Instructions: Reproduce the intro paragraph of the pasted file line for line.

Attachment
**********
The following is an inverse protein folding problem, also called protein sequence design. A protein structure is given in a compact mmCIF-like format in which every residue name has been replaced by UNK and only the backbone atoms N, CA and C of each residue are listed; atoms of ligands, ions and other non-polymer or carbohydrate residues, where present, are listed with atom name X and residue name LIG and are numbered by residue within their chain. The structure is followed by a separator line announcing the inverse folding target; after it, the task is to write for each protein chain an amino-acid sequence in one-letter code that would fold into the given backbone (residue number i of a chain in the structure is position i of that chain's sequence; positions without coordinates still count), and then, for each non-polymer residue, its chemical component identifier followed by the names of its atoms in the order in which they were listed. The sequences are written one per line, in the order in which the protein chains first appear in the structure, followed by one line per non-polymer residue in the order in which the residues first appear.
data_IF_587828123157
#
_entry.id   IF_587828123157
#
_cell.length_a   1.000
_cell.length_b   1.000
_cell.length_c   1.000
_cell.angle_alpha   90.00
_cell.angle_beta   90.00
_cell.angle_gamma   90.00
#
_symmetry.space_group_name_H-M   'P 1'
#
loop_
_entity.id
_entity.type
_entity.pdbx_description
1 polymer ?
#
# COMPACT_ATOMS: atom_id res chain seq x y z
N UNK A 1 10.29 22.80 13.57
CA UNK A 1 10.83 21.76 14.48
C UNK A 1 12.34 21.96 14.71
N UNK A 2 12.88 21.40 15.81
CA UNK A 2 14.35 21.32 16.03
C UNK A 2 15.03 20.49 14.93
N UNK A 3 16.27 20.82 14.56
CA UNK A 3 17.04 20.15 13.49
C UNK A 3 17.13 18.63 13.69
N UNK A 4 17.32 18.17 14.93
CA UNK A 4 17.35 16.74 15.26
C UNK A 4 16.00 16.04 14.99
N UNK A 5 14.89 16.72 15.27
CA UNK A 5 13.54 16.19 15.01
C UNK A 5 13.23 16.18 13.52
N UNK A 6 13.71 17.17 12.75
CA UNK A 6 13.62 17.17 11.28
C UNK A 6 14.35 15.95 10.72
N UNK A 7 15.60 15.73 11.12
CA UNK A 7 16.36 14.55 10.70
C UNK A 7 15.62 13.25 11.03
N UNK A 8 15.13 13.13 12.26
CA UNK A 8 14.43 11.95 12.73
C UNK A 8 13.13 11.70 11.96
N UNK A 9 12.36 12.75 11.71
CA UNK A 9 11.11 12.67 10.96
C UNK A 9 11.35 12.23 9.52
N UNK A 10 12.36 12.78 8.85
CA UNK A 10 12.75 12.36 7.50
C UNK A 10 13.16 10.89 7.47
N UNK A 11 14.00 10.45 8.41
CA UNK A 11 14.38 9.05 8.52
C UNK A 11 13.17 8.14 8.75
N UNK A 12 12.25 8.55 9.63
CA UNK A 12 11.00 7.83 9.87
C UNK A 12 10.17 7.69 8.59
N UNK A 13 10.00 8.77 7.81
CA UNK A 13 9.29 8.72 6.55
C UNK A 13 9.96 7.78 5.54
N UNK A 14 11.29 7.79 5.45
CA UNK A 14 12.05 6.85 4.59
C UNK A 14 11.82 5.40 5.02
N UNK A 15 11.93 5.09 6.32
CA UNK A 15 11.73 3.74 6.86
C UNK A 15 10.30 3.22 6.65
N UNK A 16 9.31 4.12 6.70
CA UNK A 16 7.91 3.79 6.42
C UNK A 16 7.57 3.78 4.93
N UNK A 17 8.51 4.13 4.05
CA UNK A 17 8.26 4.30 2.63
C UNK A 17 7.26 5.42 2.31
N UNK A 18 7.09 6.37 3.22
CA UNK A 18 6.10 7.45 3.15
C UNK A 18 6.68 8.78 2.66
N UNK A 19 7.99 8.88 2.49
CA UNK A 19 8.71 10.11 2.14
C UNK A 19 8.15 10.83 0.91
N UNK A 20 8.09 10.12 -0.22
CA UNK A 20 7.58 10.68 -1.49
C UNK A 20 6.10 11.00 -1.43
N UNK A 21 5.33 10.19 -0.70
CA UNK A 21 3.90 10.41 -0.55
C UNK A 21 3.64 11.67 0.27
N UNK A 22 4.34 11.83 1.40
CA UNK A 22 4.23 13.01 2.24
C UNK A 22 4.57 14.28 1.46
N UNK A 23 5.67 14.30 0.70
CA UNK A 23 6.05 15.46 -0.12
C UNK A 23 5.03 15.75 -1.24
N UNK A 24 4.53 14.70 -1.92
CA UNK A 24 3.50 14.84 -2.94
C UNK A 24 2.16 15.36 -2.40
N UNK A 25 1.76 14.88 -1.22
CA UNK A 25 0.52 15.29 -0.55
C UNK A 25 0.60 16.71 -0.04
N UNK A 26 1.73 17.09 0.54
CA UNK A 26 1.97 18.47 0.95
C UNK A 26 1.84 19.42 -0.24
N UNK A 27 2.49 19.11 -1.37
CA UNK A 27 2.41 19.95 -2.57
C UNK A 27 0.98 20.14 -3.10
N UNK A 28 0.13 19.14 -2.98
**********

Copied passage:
The following is an inverse protein folding problem, also called protein sequence design. A protein structure is given in a compact mmCIF-like format in which every residue name has been replaced by UNK and only the backbone atoms N, CA and C of each residue are listed; atoms of ligands, ions and other non-polymer or carbohydrate residues, where present, are listed with atom name X and residue name LIG and are numbered by residue within their chain. The structure is followed by a separator line announcing the inverse folding target; after it, the task is to write for each protein chain an amino-acid sequence in one-letter code that would fold into the given backbone (residue number i of a chain in the structure is position i of that chain's sequence; positions without coordinates still count), and then, for each non-polymer residue, its chemical component identifier followed by the names of its atoms in the order in which they were listed. The sequences are written one per line, in the order in which the protein chains first appear in the structure, followed by one line per non-polymer residue in the order in which the residues first appear.